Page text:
Nafi's Father (Senegal)

A big winner at the 2019 Locarno Film Festival where it premiered, Mamadou Dia's Nafi's Father is Senegal's third ever submission. Previous entries, Félicité (2017) and Atlantics (2020) made huge impressions within the Academy even though they both failed to go all the way. Intimate and minutely observed, yet epic and ambitious in scope, Nafi's Father is the story of an epic clash between radicalism and moderation, conservatives and liberals in a small town. The human tragedy at the centre lends Nafi's Father its quiet power.

Night of the Kings (Ivory Coast)

Night of the Kings is Philippe Lacôte's second feature since his 2014 Cannes Un Certain Regard debut, Run, premiered last year at the Venice Film Festival before making stops at Toronto and Sundance. Night of the Kings is a fabulist and utterly beguiling meditation on the power that stories have in shaping outcomes. A young man (newcomer Koné Bakary) spends his first day in La MACA, the infamous Ivorian maximum security prison. He is anointed as the Roman and to avoid death, must entertain his audience as the designated storyteller until the next morning. Ivory Coast is a previous winner in this category having claimed the prize in 1977 with Jean-Jacques Annaud's Black And White In Color.

This is Not a Burial, It's a Resurrection (Lesotho)

This is Not a Burial, It's a Resurrection is a powerful meditation on life, death and the power of the human spirit. The film, haunting and poetic, is helmed by Lemohang Jeremiah Mosese and tells the story of Mantoa—the late Mary Twala Mhlongo turning in a powerful performance—an 80-year-old widow in the Lesotho highlands fighting to rest peacefully with her ancestors after losing her only son. Lesotho's first ever Oscar submission has been a hit in the festival circuit, playing and picking up prizes at the Venice, Sundance, Rotterdam and Durban film festivals.

Toorbos (South Africa)

Based on the novel by the late Afrikaans author Dalene Matthee, Toorbos, directed by Rene van Rooyen, is a stunning blend of period romance, folklore, and environmental parable. South Africa's Knysna forest region occupies pride of place in this poetic tale of displacement. As far as the International Film category is concerned, South Africa is an Oscar heavyweight and must never be sidelined having won in 2006 with Gavin Hood's Tsotsi and having scored a nomination the previous year with Darrell Roodt's Yesterday. Two other films (Life, Above All and The Wound) have also been previously shortlisted.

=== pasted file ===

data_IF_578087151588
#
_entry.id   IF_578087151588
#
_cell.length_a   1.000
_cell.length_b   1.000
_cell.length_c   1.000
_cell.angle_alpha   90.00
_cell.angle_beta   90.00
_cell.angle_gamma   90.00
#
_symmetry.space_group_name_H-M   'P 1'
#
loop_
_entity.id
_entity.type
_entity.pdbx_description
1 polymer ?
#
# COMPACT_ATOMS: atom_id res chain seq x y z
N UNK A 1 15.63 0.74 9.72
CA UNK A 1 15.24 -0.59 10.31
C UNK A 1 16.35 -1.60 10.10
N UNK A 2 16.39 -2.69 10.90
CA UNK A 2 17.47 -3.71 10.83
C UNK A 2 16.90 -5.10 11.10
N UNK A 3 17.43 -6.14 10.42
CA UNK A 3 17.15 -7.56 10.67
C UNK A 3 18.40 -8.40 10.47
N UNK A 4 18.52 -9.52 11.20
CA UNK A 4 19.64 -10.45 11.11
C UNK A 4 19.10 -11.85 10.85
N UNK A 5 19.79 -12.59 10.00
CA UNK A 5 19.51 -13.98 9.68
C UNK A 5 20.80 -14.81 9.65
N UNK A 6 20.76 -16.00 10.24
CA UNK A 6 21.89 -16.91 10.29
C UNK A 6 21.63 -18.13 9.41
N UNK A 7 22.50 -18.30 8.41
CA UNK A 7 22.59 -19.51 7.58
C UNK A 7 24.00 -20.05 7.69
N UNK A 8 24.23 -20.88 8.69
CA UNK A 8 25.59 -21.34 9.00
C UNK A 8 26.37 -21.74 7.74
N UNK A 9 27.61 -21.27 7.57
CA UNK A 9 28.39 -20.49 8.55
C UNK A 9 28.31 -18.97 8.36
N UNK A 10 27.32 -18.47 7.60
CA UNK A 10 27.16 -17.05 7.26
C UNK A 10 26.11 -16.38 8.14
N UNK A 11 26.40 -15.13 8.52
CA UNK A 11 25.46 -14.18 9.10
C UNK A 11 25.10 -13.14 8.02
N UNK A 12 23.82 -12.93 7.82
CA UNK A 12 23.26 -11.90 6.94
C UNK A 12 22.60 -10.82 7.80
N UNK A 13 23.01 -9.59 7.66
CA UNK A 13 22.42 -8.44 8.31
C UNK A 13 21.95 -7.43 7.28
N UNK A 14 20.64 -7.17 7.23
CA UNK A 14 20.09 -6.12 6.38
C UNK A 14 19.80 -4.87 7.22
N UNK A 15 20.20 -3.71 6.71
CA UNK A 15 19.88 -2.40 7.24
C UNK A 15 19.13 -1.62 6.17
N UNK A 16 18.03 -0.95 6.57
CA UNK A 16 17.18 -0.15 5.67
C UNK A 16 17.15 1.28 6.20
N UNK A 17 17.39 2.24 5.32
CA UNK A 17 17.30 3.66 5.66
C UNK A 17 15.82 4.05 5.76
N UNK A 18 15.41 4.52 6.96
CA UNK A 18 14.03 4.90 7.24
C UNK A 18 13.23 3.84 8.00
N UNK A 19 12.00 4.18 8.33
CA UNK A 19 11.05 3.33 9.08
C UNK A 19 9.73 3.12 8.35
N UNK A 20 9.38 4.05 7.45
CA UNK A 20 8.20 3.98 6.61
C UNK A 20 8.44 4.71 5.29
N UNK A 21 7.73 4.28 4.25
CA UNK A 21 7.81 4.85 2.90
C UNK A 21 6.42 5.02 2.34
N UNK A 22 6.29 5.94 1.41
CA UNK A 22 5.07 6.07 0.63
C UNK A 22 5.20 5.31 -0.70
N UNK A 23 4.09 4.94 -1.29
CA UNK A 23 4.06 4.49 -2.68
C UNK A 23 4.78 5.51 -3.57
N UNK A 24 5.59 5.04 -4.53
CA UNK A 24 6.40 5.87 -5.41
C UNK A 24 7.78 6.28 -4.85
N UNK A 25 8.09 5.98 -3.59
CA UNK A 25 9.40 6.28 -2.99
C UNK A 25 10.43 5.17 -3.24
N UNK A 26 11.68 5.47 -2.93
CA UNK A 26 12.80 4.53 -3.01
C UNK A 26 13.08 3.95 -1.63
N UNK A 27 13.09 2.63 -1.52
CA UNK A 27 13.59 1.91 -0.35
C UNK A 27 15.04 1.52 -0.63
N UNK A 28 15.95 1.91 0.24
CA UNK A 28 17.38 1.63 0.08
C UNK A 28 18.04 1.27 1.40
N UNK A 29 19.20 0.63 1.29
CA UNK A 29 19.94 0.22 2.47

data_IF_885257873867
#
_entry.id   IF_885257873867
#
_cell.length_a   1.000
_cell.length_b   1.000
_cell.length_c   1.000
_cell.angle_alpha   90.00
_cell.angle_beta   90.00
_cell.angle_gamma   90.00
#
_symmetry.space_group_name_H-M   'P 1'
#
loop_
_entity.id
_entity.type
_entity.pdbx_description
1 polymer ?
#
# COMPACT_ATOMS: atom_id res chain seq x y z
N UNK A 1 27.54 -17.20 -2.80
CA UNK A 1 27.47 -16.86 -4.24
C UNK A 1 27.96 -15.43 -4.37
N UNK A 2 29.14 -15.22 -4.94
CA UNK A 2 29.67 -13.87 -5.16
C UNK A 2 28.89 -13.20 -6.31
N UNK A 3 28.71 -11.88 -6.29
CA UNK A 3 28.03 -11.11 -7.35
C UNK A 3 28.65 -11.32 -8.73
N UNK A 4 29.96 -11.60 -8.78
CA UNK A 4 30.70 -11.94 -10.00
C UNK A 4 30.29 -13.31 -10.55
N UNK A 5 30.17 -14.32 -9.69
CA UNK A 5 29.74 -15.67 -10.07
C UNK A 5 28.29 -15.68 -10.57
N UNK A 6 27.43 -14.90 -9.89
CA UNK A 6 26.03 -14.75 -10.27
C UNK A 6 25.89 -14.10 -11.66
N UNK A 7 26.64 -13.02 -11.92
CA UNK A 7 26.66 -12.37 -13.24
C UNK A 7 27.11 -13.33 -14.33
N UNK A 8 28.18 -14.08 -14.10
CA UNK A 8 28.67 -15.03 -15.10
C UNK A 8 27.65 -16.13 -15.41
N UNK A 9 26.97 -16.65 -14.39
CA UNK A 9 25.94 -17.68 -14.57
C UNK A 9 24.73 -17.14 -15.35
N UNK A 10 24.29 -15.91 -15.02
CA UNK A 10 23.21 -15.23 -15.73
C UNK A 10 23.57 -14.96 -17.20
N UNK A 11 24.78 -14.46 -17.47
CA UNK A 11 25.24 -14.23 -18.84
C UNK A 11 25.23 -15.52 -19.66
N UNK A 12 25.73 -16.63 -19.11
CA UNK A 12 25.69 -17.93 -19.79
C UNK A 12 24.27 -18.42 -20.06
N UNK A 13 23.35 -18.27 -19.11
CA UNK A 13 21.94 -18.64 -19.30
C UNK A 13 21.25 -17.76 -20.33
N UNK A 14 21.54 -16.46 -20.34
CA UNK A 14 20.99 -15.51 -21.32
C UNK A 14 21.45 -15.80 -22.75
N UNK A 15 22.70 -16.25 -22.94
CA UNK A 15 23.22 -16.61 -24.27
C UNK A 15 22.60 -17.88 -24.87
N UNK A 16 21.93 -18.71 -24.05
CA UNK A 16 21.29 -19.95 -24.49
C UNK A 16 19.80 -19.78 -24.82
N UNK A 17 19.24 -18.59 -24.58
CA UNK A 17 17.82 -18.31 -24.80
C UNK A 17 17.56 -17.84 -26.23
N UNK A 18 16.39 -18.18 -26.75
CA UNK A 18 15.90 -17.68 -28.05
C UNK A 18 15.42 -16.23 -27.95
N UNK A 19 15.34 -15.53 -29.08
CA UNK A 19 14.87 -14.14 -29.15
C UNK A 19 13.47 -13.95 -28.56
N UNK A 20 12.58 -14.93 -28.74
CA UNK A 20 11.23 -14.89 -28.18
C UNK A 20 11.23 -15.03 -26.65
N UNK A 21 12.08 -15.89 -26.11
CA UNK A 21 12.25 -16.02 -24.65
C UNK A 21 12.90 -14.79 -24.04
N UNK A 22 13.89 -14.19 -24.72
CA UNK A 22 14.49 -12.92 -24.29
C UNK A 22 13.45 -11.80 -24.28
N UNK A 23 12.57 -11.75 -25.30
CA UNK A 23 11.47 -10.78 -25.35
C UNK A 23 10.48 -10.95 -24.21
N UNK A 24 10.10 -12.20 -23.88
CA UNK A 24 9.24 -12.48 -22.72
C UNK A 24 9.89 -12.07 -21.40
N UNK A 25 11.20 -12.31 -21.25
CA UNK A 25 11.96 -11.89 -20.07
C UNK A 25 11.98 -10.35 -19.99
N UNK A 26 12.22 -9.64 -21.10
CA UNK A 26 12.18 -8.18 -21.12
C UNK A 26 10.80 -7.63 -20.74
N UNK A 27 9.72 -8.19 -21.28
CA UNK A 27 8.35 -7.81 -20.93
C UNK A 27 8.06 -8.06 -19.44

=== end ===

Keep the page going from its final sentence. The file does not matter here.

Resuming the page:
The Unknown Saint (Morocco)

Writer-director Alaa Eddine Aljem's debut feature film is a crime comedy caper that debuted at the Cannes Critics Week. The Unknown Saint is an absurdist tale that confronts superstitious beliefs and bad luck head-on. An unnamed criminal, after a stint in jail, returns to the fake grave where he buried his loot years before only to discover that the site has become a shrine to an unknown saint. Morocco has no previous nominations in sixteen attempts but in 2012, Omar Killed Me came close, making the January shortlist.

When We're Born (Egypt)

Egypt has a long history of competing in this category, one that goes back at least 60 years since Youssef Chahine's classic Cairo Station was submitted in 1959. Tamer Ezzat's second narrative feature connects the hopes and dreams of three characters facing difficult decisions: a son who wants to pursue a singing career against his father's will; a Christian woman in love with a Muslim man; and a newly-wed personal trainer who may have to compromise their principles for the chance to own a gym. When We're Born debuted at the El Gouna Film Festival and won prizes at the Malmo Arab Film Festival and Cairo Film Society awards.

You Will Die At Twenty (Sudan)

Amjad Abu Alala's transfixing coming-of-age tale considers the notions of mortality and predestination with the story of a sensitive teenager Muzamil (Mustafa Shehata) who has been doomed to a short life on earth by the prediction of a local Sheikh. Dreamy and delving into magical realism, You Will Die At Twenty is Sudan's first Oscar submission in this category. Alala's debut premiered at the Venice Film Festival and has had quite the run since, playing everywhere from Toronto to Carthage where it won the FIPRESCI prize.

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Photo by -/AFP via Getty Images.